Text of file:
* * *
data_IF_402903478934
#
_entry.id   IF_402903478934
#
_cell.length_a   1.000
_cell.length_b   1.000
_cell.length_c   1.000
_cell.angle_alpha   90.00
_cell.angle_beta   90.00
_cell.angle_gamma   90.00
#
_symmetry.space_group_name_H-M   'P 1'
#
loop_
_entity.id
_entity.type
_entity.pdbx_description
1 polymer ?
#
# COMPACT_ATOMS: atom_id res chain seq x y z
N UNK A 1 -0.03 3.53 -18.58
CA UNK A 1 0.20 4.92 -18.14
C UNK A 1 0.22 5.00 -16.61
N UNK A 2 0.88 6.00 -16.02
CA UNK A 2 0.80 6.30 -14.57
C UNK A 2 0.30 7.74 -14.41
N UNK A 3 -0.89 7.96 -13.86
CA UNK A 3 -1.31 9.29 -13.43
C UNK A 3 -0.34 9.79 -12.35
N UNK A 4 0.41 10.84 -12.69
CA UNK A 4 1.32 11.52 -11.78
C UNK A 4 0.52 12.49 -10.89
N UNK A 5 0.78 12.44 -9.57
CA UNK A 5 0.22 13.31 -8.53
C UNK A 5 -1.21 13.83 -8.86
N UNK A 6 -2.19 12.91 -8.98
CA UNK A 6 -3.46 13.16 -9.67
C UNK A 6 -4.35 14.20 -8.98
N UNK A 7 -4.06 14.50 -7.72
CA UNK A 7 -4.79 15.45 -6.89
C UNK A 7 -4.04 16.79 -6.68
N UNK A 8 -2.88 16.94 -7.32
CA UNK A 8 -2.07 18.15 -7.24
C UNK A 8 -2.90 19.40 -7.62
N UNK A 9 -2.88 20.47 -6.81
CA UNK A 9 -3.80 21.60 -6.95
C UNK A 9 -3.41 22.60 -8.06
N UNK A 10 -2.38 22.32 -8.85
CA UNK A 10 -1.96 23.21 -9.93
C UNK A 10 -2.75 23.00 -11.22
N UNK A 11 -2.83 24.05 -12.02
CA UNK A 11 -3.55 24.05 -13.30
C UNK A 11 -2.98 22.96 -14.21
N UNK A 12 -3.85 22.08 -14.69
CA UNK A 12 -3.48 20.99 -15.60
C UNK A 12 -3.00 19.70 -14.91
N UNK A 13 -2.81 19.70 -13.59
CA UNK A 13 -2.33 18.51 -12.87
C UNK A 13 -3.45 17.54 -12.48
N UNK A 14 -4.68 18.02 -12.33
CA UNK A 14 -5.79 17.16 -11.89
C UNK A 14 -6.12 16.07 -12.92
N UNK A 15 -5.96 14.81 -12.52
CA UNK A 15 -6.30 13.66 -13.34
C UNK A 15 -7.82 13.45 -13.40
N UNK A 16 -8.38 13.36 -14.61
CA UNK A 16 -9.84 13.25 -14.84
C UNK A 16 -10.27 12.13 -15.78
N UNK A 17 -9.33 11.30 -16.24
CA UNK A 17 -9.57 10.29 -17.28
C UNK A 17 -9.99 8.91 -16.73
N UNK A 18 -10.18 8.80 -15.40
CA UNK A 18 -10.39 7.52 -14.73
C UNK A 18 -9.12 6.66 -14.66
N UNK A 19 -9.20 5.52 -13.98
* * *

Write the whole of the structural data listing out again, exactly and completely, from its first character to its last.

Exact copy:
data_IF_402903478934
#
_entry.id   IF_402903478934
#
_cell.length_a   1.000
_cell.length_b   1.000
_cell.length_c   1.000
_cell.angle_alpha   90.00
_cell.angle_beta   90.00
_cell.angle_gamma   90.00
#
_symmetry.space_group_name_H-M   'P 1'
#
loop_
_entity.id
_entity.type
_entity.pdbx_description
1 polymer ?
#
# COMPACT_ATOMS: atom_id res chain seq x y z
N UNK A 1 -0.03 3.53 -18.58
CA UNK A 1 0.20 4.92 -18.14
C UNK A 1 0.22 5.00 -16.61
N UNK A 2 0.88 6.00 -16.02
CA UNK A 2 0.80 6.30 -14.57
C UNK A 2 0.30 7.74 -14.41
N UNK A 3 -0.89 7.96 -13.86
CA UNK A 3 -1.31 9.29 -13.43
C UNK A 3 -0.34 9.79 -12.35
N UNK A 4 0.41 10.84 -12.69
CA UNK A 4 1.32 11.52 -11.78
C UNK A 4 0.52 12.49 -10.89
N UNK A 5 0.78 12.44 -9.57
CA UNK A 5 0.22 13.31 -8.53
C UNK A 5 -1.21 13.83 -8.86
N UNK A 6 -2.19 12.91 -8.98
CA UNK A 6 -3.46 13.16 -9.67
C UNK A 6 -4.35 14.20 -8.98
N UNK A 7 -4.06 14.50 -7.72
CA UNK A 7 -4.79 15.45 -6.89
C UNK A 7 -4.04 16.79 -6.68
N UNK A 8 -2.88 16.94 -7.32
CA UNK A 8 -2.07 18.15 -7.24
C UNK A 8 -2.90 19.40 -7.62
N UNK A 9 -2.88 20.47 -6.81
CA UNK A 9 -3.80 21.60 -6.95
C UNK A 9 -3.41 22.60 -8.06
N UNK A 10 -2.38 22.32 -8.85
CA UNK A 10 -1.96 23.21 -9.93
C UNK A 10 -2.75 23.00 -11.22
N UNK A 11 -2.83 24.05 -12.02
CA UNK A 11 -3.55 24.05 -13.30
C UNK A 11 -2.98 22.96 -14.21
N UNK A 12 -3.85 22.08 -14.69
CA UNK A 12 -3.48 20.99 -15.60
C UNK A 12 -3.00 19.70 -14.91
N UNK A 13 -2.81 19.70 -13.59
CA UNK A 13 -2.33 18.51 -12.87
C UNK A 13 -3.45 17.54 -12.48
N UNK A 14 -4.68 18.02 -12.33
CA UNK A 14 -5.79 17.16 -11.89
C UNK A 14 -6.12 16.07 -12.92
N UNK A 15 -5.96 14.81 -12.52
CA UNK A 15 -6.30 13.66 -13.34
C UNK A 15 -7.82 13.45 -13.40
N UNK A 16 -8.38 13.36 -14.61
CA UNK A 16 -9.84 13.25 -14.84
C UNK A 16 -10.27 12.13 -15.78
N UNK A 17 -9.33 11.30 -16.24
CA UNK A 17 -9.57 10.29 -17.28
C UNK A 17 -9.99 8.91 -16.73
N UNK A 18 -10.18 8.80 -15.40
CA UNK A 18 -10.39 7.52 -14.73
C UNK A 18 -9.12 6.66 -14.66
N UNK A 19 -9.20 5.52 -13.98